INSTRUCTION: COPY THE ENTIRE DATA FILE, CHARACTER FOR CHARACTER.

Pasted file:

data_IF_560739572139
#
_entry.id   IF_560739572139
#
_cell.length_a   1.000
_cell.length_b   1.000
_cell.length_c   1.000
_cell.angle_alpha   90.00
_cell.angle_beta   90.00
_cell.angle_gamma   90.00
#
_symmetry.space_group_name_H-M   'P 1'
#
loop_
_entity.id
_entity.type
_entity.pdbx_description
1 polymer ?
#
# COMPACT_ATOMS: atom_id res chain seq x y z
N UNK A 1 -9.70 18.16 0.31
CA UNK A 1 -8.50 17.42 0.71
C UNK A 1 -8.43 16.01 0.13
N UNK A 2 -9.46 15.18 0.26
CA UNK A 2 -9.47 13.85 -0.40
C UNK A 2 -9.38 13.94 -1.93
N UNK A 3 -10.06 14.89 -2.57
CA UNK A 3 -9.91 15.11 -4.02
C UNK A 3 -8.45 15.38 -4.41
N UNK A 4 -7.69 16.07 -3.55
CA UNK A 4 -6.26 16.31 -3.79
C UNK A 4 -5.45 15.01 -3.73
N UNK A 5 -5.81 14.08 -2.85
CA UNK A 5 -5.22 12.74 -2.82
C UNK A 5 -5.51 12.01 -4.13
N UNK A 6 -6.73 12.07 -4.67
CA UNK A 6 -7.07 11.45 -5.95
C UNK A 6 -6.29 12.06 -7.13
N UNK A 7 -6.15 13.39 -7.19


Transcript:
data_IF_560739572139
#
_entry.id   IF_560739572139
#
_cell.length_a   1.000
_cell.length_b   1.000
_cell.length_c   1.000
_cell.angle_alpha   90.00
_cell.angle_beta   90.00
_cell.angle_gamma   90.00
#
_symmetry.space_group_name_H-M   'P 1'
#
loop_
_entity.id
_entity.type
_entity.pdbx_description
1 polymer ?
#
# COMPACT_ATOMS: atom_id res chain seq x y z
N UNK A 1 -9.70 18.16 0.31
CA UNK A 1 -8.50 17.42 0.71
C UNK A 1 -8.43 16.01 0.13
N UNK A 2 -9.46 15.18 0.26
CA UNK A 2 -9.47 13.85 -0.40
C UNK A 2 -9.38 13.94 -1.93
N UNK A 3 -10.06 14.89 -2.57
CA UNK A 3 -9.91 15.11 -4.02
C UNK A 3 -8.45 15.38 -4.41
N UNK A 4 -7.69 16.07 -3.55
CA UNK A 4 -6.26 16.31 -3.79
C UNK A 4 -5.45 15.01 -3.73
N UNK A 5 -5.81 14.08 -2.85
CA UNK A 5 -5.22 12.74 -2.82
C UNK A 5 -5.51 12.01 -4.13
N UNK A 6 -6.73 12.07 -4.67
CA UNK A 6 -7.07 11.45 -5.95
C UNK A 6 -6.29 12.06 -7.13
N UNK A 7 -6.15 13.39 -7.19